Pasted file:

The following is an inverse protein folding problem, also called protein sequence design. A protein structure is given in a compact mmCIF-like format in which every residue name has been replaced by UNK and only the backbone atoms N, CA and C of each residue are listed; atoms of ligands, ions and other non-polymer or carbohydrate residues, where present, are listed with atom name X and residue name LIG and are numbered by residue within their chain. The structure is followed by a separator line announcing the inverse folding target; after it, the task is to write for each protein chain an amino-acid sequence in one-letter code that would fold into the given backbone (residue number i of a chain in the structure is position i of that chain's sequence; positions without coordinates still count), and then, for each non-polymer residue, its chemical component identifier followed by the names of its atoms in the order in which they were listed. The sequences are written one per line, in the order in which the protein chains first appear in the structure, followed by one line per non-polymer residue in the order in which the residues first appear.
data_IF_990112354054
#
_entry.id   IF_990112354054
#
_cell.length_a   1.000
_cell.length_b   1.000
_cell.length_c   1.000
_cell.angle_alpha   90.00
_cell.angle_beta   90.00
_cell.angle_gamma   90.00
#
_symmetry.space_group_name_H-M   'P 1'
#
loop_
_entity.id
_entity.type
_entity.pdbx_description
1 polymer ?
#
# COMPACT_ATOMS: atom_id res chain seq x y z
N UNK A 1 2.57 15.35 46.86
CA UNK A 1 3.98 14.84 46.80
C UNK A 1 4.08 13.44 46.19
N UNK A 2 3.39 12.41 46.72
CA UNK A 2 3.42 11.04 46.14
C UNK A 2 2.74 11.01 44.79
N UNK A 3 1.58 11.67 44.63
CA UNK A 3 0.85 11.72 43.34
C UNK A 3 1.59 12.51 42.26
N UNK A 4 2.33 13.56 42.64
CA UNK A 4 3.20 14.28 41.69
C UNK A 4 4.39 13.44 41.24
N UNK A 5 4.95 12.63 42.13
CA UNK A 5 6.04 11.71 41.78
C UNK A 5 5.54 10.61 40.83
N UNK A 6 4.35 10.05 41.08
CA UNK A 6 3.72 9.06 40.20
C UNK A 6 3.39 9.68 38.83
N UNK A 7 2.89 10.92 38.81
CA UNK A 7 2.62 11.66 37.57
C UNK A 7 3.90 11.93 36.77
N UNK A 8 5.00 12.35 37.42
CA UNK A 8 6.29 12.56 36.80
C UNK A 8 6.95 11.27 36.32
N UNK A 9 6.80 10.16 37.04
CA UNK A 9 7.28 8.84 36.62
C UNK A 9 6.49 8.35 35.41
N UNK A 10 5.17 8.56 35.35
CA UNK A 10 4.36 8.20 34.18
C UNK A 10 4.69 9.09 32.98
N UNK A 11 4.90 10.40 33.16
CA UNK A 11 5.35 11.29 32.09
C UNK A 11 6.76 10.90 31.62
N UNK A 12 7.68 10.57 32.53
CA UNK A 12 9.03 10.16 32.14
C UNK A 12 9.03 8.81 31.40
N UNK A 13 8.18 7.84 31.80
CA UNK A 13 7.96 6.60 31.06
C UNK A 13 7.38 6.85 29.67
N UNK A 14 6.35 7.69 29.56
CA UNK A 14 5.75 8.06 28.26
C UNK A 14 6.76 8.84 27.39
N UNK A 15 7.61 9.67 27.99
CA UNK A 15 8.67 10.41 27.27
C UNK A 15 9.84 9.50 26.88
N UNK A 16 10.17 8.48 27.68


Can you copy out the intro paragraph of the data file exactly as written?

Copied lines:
The following is an inverse protein folding problem, also called protein sequence design. A protein structure is given in a compact mmCIF-like format in which every residue name has been replaced by UNK and only the backbone atoms N, CA and C of each residue are listed; atoms of ligands, ions and other non-polymer or carbohydrate residues, where present, are listed with atom name X and residue name LIG and are numbered by residue within their chain. The structure is followed by a separator line announcing the inverse folding target; after it, the task is to write for each protein chain an amino-acid sequence in one-letter code that would fold into the given backbone (residue number i of a chain in the structure is position i of that chain's sequence; positions without coordinates still count), and then, for each non-polymer residue, its chemical component identifier followed by the names of its atoms in the order in which they were listed. The sequences are written one per line, in the order in which the protein chains first appear in the structure, followed by one line per non-polymer residue in the order in which the residues first appear.